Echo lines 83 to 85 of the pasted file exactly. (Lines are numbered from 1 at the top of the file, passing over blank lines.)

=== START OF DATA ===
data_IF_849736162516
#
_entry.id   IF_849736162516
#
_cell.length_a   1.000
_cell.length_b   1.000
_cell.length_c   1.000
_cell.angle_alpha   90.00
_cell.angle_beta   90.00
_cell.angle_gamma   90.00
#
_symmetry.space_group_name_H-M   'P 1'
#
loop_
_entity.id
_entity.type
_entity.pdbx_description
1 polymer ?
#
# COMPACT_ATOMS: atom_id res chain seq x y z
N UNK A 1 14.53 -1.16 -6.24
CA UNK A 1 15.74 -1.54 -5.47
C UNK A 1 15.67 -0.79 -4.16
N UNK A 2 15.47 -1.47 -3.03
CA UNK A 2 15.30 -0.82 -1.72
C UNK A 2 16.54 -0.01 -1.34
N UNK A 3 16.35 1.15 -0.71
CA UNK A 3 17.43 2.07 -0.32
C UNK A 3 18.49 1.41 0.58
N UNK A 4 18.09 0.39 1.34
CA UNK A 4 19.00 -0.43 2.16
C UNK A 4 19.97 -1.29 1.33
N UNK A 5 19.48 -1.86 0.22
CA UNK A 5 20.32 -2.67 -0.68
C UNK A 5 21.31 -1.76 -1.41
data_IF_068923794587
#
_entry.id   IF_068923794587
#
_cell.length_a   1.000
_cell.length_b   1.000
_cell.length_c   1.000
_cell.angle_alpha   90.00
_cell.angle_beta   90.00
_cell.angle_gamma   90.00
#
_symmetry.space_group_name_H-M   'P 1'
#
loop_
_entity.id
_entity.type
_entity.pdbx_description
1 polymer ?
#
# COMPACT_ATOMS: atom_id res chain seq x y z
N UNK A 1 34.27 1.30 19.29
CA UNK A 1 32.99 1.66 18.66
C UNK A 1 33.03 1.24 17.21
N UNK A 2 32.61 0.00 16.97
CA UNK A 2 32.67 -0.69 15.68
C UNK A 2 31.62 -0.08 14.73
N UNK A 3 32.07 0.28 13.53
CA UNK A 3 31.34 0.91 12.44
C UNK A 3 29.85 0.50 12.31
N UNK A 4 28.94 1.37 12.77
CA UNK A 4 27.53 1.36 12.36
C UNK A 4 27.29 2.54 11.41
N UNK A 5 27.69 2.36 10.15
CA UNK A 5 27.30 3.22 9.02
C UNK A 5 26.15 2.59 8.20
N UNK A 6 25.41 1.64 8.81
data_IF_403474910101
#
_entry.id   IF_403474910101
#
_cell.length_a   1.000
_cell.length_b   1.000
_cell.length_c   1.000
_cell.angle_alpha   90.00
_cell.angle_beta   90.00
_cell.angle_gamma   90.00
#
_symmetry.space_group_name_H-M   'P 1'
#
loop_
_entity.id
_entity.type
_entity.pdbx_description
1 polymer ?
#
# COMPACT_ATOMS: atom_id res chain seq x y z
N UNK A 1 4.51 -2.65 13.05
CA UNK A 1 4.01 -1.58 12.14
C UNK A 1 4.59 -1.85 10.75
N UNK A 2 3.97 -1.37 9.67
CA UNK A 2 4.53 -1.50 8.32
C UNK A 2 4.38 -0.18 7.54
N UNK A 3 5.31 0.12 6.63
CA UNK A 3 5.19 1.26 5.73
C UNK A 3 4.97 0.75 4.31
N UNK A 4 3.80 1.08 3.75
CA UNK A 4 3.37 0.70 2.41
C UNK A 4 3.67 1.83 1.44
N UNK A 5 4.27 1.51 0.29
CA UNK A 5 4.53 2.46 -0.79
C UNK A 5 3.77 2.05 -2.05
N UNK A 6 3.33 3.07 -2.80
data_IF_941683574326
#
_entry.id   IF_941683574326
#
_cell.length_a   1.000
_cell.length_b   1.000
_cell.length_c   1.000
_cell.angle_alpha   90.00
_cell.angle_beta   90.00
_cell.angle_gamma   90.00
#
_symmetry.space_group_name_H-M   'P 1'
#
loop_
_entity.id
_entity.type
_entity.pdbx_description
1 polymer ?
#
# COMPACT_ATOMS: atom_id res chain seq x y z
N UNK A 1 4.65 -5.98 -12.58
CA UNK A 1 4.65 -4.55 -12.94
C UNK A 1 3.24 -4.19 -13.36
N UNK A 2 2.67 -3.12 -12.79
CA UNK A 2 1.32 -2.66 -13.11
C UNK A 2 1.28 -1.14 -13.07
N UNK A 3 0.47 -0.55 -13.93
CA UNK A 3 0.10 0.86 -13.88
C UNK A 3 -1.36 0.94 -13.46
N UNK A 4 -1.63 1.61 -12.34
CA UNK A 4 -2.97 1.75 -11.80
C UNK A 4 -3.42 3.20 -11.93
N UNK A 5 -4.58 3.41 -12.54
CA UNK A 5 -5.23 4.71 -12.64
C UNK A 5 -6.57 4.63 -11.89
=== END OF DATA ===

_symmetry.space_group_name_H-M   'P 1'
#
loop_